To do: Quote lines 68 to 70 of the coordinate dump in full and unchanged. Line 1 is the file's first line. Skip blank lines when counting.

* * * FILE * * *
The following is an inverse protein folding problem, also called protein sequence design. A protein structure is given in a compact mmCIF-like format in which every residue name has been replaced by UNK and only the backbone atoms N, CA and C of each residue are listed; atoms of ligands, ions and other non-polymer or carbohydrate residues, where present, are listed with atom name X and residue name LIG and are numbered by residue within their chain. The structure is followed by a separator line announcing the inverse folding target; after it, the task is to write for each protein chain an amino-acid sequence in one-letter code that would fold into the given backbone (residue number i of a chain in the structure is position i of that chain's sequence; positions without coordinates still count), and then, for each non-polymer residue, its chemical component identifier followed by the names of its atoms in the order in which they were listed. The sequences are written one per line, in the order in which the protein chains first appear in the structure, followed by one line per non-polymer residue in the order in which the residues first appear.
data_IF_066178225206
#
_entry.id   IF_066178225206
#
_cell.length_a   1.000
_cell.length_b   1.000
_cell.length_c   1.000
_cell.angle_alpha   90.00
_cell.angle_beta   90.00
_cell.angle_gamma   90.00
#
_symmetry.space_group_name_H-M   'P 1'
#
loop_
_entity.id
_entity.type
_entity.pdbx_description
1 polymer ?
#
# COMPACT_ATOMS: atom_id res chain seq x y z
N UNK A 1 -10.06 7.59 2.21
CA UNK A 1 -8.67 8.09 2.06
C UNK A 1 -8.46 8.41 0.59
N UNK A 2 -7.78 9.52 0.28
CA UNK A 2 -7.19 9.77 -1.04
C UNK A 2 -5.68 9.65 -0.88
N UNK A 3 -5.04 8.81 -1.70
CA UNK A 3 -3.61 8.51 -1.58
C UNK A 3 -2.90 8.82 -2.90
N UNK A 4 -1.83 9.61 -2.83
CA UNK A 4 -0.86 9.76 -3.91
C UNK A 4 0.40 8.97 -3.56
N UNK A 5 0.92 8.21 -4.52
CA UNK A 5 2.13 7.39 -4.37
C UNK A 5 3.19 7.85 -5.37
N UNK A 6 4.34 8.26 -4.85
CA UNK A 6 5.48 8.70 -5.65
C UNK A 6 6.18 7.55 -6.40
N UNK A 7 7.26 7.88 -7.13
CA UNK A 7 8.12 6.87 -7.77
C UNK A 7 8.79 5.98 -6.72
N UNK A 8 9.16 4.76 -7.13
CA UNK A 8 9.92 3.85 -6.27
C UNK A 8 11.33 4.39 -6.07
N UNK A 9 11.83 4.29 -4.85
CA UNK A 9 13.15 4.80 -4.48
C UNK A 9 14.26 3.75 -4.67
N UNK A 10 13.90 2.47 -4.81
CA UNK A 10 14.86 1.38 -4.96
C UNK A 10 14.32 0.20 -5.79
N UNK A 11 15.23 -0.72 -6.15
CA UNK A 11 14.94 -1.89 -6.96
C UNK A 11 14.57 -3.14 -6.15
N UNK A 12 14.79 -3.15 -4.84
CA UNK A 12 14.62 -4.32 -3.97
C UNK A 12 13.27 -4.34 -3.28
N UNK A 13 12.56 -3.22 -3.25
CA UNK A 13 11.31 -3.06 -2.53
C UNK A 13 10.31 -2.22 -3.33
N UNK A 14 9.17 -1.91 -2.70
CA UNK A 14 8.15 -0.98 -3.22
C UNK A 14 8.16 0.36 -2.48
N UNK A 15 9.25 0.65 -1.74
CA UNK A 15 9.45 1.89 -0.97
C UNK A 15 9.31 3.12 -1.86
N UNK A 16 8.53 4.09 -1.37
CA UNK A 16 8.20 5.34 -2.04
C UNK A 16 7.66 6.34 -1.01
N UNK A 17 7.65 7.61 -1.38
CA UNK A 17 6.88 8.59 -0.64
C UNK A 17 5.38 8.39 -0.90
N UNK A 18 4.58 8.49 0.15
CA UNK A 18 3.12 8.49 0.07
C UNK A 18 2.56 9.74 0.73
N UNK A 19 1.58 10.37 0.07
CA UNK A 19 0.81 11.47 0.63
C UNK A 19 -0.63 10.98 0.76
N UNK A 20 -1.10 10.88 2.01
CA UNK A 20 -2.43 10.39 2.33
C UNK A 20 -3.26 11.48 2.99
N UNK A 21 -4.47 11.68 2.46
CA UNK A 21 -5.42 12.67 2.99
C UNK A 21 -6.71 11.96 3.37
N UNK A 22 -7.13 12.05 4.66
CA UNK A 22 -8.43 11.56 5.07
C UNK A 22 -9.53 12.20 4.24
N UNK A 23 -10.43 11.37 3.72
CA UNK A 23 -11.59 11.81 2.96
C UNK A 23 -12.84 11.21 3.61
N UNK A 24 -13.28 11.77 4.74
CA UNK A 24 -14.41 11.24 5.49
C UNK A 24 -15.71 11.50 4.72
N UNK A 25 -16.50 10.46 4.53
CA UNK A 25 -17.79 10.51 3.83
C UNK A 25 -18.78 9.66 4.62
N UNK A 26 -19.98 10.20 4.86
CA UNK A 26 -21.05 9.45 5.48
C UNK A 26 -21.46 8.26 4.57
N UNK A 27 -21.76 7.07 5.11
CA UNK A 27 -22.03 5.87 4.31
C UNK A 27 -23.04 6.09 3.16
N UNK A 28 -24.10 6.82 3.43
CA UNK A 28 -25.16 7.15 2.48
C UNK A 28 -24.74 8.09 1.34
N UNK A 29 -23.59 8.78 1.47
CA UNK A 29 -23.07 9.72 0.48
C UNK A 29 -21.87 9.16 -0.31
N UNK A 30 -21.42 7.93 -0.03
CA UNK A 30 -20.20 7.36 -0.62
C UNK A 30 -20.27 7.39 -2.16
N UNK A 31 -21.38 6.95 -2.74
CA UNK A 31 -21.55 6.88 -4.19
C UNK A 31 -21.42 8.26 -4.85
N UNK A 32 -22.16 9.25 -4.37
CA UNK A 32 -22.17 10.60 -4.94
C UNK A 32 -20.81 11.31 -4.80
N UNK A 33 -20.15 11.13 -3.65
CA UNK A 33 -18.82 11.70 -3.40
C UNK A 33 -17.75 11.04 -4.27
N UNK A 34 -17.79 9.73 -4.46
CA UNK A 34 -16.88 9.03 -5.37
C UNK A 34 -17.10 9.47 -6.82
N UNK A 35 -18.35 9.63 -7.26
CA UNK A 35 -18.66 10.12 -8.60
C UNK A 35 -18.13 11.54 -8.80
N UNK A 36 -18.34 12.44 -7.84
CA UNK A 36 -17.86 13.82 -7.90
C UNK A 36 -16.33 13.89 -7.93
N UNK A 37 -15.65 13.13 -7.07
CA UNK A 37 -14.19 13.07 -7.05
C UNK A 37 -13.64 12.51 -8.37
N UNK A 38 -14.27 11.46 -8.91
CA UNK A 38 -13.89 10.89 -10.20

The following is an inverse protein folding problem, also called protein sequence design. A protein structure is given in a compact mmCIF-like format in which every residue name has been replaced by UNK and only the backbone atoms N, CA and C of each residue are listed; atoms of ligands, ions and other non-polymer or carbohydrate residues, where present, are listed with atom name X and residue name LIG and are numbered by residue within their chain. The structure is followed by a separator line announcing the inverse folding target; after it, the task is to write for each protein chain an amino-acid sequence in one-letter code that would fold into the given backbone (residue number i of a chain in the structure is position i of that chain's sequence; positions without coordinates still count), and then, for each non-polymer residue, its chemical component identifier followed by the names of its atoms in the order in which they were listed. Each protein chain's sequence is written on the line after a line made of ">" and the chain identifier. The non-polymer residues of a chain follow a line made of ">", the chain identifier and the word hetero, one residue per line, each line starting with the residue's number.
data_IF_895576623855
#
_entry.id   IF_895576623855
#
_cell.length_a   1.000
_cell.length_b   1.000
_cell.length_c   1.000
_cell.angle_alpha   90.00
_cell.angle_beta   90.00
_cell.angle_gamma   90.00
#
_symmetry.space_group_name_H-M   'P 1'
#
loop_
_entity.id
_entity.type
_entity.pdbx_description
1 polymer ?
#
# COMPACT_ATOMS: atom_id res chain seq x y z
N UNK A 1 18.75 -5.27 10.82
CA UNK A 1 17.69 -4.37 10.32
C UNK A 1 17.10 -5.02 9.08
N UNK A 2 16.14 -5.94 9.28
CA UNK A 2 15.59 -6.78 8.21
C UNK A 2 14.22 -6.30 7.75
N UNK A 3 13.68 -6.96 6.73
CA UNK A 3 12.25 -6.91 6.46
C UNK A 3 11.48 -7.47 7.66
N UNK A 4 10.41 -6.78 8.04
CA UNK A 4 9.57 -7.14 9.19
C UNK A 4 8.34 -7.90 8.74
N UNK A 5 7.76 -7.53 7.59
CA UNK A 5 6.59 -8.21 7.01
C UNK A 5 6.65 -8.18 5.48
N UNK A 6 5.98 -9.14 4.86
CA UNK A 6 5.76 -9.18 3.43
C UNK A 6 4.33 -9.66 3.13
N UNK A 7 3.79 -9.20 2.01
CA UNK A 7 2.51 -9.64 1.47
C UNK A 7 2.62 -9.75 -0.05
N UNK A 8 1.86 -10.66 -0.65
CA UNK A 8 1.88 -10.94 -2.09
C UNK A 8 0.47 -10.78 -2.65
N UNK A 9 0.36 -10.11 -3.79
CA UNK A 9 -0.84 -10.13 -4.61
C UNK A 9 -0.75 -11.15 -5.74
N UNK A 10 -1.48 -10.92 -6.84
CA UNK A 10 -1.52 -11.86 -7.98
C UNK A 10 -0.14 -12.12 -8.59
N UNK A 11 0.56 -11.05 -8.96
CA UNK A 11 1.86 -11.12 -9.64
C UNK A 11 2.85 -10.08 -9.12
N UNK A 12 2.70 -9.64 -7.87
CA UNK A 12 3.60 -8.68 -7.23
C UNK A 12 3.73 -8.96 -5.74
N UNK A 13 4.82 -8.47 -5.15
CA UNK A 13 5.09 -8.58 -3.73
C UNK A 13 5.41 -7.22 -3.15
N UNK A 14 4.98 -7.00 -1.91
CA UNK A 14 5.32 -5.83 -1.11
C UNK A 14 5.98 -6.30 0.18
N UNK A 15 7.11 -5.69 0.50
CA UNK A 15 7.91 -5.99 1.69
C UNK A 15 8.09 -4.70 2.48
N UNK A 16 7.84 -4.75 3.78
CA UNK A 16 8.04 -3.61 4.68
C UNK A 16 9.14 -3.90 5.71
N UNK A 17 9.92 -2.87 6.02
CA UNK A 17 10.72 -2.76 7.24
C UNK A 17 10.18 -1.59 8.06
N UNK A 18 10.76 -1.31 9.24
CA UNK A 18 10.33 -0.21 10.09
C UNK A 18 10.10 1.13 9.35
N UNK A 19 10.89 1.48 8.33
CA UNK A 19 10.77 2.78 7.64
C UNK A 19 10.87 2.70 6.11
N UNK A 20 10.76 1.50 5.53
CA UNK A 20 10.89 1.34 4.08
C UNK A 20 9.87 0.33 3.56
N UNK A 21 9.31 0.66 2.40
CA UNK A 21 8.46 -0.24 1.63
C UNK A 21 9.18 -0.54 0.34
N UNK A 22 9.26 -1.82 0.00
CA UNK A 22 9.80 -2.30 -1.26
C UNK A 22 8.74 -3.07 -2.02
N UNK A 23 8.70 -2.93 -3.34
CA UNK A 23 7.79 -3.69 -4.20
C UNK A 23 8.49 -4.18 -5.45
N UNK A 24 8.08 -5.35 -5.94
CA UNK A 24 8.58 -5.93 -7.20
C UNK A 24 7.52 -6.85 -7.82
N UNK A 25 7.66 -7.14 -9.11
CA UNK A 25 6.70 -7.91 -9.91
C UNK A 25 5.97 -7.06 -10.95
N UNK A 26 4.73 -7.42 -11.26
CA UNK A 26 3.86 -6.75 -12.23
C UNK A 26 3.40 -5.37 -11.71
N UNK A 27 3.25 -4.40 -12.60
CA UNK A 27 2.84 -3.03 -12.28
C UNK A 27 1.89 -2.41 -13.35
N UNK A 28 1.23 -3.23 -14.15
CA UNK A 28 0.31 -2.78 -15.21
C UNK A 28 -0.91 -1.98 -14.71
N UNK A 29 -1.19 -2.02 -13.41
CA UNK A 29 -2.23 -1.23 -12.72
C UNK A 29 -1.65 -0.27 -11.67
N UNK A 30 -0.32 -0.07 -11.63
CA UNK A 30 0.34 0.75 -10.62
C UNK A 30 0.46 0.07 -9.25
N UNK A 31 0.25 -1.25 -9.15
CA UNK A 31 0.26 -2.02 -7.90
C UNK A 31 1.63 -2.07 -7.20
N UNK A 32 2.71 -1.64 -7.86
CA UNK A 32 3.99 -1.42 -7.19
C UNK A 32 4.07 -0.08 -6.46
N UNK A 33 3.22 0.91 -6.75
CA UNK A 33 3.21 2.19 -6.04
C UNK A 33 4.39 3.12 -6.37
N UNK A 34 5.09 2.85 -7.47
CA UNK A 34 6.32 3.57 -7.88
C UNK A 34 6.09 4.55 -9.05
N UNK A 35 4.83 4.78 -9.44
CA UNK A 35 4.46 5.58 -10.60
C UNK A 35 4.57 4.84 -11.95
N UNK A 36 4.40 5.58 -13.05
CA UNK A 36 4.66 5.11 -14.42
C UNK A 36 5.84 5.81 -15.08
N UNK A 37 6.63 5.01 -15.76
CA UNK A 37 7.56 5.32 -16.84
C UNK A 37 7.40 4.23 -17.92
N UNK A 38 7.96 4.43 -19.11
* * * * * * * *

CA UNK A 16 8.20 5.34 -2.04
C UNK A 16 7.66 6.34 -1.01
N UNK A 17 7.65 7.61 -1.38